How do we read these passages of Scripture about divorce?
I’m passing on the Lord’s command to those who are married: A wife shouldn’t leave her husband, but if she does leave him, then she should stay single or be reconciled to her husband. And a man shouldn’t divorce his wife. (1 Corinthians 7: 10-11, CEB)
Jesus left that place and went beyond the Jordan and into the region of Judea. Crowds gathered around him again and, as usual, he taught them. Some Pharisees came and, trying to test him, they asked, “Does the Law allow a man to divorce his wife?”
Jesus answered, “What did Moses command you?”
They said, “Moses allowed a man to write a divorce certificate and to divorce his wife.”
Jesus said to them, “He wrote this commandment for you because of your unyielding hearts. At the beginning of creation, God made them male and female. Because of this, a man should leave his father and mother and be joined together with his wife, and the two will be one flesh. So they are no longer two but one flesh. Therefore, humans must not pull apart what God has put together.”
Inside the house, the disciples asked him again about this. He said to them, “Whoever divorces his wife and marries another commits adultery against her; and if a wife divorces her husband and marries another, she commits adultery.” (Mark 10: 1-12, CEB)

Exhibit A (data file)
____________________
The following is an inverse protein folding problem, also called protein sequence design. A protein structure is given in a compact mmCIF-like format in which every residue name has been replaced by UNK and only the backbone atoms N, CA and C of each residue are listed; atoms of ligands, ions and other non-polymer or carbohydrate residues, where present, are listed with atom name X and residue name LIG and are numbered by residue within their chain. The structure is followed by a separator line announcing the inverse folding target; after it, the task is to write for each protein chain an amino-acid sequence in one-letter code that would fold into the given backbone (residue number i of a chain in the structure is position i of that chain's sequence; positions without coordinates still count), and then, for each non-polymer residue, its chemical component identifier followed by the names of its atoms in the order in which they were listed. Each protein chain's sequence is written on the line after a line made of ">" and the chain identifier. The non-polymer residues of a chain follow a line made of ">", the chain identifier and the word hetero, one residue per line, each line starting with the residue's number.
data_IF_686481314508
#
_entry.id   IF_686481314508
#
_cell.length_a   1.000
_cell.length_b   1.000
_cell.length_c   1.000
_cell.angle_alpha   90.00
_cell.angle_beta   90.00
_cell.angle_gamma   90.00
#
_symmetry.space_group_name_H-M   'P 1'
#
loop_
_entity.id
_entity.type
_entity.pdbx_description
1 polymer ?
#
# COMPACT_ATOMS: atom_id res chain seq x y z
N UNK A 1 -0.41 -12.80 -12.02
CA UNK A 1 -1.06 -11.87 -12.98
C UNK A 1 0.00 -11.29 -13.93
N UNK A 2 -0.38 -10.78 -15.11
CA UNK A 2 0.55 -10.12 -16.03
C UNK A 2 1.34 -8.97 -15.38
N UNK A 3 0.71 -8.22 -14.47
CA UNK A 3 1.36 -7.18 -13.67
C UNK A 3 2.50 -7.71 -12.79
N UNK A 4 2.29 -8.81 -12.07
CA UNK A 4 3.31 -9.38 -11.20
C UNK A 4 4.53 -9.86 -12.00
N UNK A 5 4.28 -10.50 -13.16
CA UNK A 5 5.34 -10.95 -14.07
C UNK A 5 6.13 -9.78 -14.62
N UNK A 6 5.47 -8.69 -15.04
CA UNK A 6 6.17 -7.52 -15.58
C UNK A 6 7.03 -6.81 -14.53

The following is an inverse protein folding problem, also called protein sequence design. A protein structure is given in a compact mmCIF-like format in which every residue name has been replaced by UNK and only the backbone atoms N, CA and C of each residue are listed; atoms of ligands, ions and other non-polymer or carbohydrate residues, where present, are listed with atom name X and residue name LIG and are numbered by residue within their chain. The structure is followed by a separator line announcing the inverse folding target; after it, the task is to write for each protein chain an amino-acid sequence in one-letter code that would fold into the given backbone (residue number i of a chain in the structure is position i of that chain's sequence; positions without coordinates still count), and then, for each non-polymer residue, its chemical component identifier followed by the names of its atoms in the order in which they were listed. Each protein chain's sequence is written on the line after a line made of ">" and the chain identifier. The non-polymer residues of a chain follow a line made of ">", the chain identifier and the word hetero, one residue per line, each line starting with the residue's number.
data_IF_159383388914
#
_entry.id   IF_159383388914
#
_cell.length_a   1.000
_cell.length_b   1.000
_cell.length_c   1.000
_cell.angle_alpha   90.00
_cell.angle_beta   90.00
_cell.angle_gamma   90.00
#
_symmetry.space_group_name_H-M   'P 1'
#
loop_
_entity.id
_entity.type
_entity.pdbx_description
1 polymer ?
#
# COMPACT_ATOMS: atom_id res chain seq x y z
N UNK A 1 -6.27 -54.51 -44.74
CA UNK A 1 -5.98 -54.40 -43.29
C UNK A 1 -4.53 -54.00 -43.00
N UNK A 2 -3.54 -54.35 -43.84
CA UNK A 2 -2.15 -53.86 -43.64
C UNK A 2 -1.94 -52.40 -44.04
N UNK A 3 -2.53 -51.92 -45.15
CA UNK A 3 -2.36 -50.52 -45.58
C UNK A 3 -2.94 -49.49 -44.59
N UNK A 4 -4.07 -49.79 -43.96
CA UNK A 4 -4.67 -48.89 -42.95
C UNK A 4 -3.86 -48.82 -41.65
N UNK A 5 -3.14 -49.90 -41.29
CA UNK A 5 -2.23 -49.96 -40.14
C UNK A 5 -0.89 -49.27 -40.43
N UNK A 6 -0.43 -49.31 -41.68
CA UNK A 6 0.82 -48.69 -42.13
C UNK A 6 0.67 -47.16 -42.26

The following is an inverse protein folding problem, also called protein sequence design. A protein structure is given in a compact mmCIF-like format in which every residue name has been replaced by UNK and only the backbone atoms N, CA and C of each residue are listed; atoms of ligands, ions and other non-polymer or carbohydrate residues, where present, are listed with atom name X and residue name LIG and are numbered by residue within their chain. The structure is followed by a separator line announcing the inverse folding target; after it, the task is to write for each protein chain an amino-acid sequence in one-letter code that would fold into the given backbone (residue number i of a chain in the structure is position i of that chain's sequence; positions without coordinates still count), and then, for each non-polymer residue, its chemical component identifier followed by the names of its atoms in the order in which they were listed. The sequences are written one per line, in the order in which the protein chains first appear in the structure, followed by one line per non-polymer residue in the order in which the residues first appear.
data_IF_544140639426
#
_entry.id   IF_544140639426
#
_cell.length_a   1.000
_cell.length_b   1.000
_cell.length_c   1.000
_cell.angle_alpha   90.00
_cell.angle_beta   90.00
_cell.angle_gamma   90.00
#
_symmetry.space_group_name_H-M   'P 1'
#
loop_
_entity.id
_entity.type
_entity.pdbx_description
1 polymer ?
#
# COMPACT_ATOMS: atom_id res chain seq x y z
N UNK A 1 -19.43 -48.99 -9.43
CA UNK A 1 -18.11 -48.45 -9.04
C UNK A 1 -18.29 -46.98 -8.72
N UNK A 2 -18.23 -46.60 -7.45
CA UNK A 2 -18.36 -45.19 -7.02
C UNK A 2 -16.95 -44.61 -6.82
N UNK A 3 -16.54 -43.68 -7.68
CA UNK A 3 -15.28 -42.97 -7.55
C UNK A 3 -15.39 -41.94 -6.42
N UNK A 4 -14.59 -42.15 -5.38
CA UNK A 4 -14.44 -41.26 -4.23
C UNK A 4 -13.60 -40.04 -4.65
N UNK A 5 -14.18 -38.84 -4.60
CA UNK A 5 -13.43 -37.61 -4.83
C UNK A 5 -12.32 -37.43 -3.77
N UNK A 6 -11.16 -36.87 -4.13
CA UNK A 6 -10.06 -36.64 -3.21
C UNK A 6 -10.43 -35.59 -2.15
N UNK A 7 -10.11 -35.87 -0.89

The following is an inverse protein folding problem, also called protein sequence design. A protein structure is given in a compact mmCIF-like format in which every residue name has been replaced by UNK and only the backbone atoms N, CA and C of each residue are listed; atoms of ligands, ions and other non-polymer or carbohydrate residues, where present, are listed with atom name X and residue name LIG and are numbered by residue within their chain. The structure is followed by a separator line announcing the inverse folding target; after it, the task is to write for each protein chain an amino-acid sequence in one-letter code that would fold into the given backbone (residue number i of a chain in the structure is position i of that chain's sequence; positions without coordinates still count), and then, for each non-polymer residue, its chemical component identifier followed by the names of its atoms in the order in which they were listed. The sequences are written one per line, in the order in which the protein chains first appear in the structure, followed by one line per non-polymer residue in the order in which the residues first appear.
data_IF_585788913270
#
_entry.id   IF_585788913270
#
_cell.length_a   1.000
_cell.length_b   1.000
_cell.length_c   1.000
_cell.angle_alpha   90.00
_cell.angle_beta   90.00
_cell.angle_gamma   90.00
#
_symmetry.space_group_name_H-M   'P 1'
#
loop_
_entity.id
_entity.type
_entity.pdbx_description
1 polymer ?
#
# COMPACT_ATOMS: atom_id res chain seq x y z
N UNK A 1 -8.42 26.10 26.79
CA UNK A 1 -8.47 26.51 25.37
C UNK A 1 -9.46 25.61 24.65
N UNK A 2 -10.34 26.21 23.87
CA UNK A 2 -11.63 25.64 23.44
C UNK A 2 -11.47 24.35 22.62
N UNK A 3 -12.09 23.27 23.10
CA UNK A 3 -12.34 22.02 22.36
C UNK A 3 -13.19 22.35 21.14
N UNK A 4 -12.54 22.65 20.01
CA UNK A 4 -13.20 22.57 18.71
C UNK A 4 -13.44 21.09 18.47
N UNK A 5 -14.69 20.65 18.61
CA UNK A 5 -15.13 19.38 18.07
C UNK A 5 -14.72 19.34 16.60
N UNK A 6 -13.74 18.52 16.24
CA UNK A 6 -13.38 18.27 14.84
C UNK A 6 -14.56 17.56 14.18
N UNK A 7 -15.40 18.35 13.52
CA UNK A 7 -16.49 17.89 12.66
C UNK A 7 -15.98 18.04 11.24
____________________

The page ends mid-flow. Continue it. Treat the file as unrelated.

I am struck by the way both Paul and Jesus make reference to Genesis 2:24 (Paul does this in 1 Corinthians 6:16). I am also struck by how our official United Methodist statement on divorce creates wiggle room around these passages.
God’s plan is for lifelong, faithful marriage. The church must be on the forefront of premarital and postmarital counseling in order to create and preserve strong marriages. However, when a married couple is estranged beyond reconciliation, even after thoughtful consideration and counsel, divorce is a regrettable alternative in the midst of brokenness. We grieve over the devastating emotional, spiritual, and economic consequences of divorce for all involved and are concerned about high divorce rates. …
Divorce does not preclude a new marriage. We encourage an intentional commitment of the Church and society to minister compassionately to those in the process of divorce, as well as members of divorced and remarried families, in a community of faith where God’s grace is shared by all.
So I find myself trying to understand a few things. How should we understand the words of Paul and Jesus? Are they timeless ethical teachings? Are they culturally specific guidelines that do not apply in a post-industrial economy? Does our United Methodist interpretation faithfully embody the spirit and letter of scripture? Does a breach of this command of Jesus constitute a sin that endangers our salvation?